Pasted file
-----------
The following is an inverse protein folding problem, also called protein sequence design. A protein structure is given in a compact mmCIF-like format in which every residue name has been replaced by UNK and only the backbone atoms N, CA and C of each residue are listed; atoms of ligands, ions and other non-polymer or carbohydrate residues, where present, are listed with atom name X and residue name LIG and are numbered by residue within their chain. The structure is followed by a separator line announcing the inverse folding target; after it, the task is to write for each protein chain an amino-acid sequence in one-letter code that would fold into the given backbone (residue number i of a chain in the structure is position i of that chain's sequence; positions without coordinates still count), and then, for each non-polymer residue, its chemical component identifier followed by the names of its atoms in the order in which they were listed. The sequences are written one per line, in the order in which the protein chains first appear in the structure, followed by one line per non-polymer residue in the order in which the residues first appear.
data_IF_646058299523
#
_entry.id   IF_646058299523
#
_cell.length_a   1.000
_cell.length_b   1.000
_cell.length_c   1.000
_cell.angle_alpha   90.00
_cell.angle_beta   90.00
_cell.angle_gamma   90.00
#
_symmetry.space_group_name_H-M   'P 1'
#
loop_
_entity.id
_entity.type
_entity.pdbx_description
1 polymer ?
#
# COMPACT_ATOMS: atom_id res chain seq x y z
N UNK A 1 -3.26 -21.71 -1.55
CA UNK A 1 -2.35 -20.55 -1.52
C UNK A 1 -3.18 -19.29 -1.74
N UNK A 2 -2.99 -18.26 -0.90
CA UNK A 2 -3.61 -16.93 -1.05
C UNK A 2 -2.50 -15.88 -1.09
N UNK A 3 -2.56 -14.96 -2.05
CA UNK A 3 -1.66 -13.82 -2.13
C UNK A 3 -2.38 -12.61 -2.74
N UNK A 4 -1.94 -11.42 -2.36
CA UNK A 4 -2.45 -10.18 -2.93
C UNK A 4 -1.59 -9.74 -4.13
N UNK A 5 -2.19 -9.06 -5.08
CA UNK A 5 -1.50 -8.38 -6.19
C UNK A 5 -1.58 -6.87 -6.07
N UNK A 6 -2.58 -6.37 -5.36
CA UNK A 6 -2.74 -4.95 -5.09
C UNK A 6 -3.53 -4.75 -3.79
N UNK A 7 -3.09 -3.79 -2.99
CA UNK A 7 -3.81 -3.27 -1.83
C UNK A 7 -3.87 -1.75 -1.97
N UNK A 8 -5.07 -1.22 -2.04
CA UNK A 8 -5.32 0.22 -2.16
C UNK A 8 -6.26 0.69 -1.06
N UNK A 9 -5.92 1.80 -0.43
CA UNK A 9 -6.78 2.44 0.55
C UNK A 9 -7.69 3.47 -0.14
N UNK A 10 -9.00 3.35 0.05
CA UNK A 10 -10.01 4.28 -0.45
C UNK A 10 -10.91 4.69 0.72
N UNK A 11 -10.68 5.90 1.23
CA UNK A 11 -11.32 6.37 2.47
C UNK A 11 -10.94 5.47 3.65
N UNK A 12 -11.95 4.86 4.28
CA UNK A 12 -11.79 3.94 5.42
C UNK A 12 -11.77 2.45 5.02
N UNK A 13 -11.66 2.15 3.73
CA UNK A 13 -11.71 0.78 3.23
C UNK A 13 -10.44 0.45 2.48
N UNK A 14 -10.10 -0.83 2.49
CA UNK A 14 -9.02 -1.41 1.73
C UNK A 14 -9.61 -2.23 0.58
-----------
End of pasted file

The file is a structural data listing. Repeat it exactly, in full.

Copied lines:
The following is an inverse protein folding problem, also called protein sequence design. A protein structure is given in a compact mmCIF-like format in which every residue name has been replaced by UNK and only the backbone atoms N, CA and C of each residue are listed; atoms of ligands, ions and other non-polymer or carbohydrate residues, where present, are listed with atom name X and residue name LIG and are numbered by residue within their chain. The structure is followed by a separator line announcing the inverse folding target; after it, the task is to write for each protein chain an amino-acid sequence in one-letter code that would fold into the given backbone (residue number i of a chain in the structure is position i of that chain's sequence; positions without coordinates still count), and then, for each non-polymer residue, its chemical component identifier followed by the names of its atoms in the order in which they were listed. The sequences are written one per line, in the order in which the protein chains first appear in the structure, followed by one line per non-polymer residue in the order in which the residues first appear.
data_IF_646058299523
#
_entry.id   IF_646058299523
#
_cell.length_a   1.000
_cell.length_b   1.000
_cell.length_c   1.000
_cell.angle_alpha   90.00
_cell.angle_beta   90.00
_cell.angle_gamma   90.00
#
_symmetry.space_group_name_H-M   'P 1'
#
loop_
_entity.id
_entity.type
_entity.pdbx_description
1 polymer ?
#
# COMPACT_ATOMS: atom_id res chain seq x y z
N UNK A 1 -3.26 -21.71 -1.55
CA UNK A 1 -2.35 -20.55 -1.52
C UNK A 1 -3.18 -19.29 -1.74
N UNK A 2 -2.99 -18.26 -0.90
CA UNK A 2 -3.61 -16.93 -1.05
C UNK A 2 -2.50 -15.88 -1.09
N UNK A 3 -2.56 -14.96 -2.05
CA UNK A 3 -1.66 -13.82 -2.13
C UNK A 3 -2.38 -12.61 -2.74
N UNK A 4 -1.94 -11.42 -2.36
CA UNK A 4 -2.45 -10.18 -2.93
C UNK A 4 -1.59 -9.74 -4.13
N UNK A 5 -2.19 -9.06 -5.08
CA UNK A 5 -1.50 -8.38 -6.19
C UNK A 5 -1.58 -6.87 -6.07
N UNK A 6 -2.58 -6.37 -5.36
CA UNK A 6 -2.74 -4.95 -5.09
C UNK A 6 -3.53 -4.75 -3.79
N UNK A 7 -3.09 -3.79 -2.99
CA UNK A 7 -3.81 -3.27 -1.83
C UNK A 7 -3.87 -1.75 -1.97
N UNK A 8 -5.07 -1.22 -2.04
CA UNK A 8 -5.32 0.22 -2.16
C UNK A 8 -6.26 0.69 -1.06
N UNK A 9 -5.92 1.80 -0.43
CA UNK A 9 -6.78 2.44 0.55
C UNK A 9 -7.69 3.47 -0.14
N UNK A 10 -9.00 3.35 0.05
CA UNK A 10 -10.01 4.28 -0.45
C UNK A 10 -10.91 4.69 0.72
N UNK A 11 -10.68 5.90 1.23
CA UNK A 11 -11.32 6.37 2.47
C UNK A 11 -10.94 5.47 3.65
N UNK A 12 -11.95 4.86 4.28
CA UNK A 12 -11.79 3.94 5.42
C UNK A 12 -11.77 2.45 5.02
N UNK A 13 -11.66 2.15 3.73
CA UNK A 13 -11.71 0.78 3.23
C UNK A 13 -10.44 0.45 2.48
N UNK A 14 -10.10 -0.83 2.49
CA UNK A 14 -9.02 -1.41 1.73
C UNK A 14 -9.61 -2.23 0.58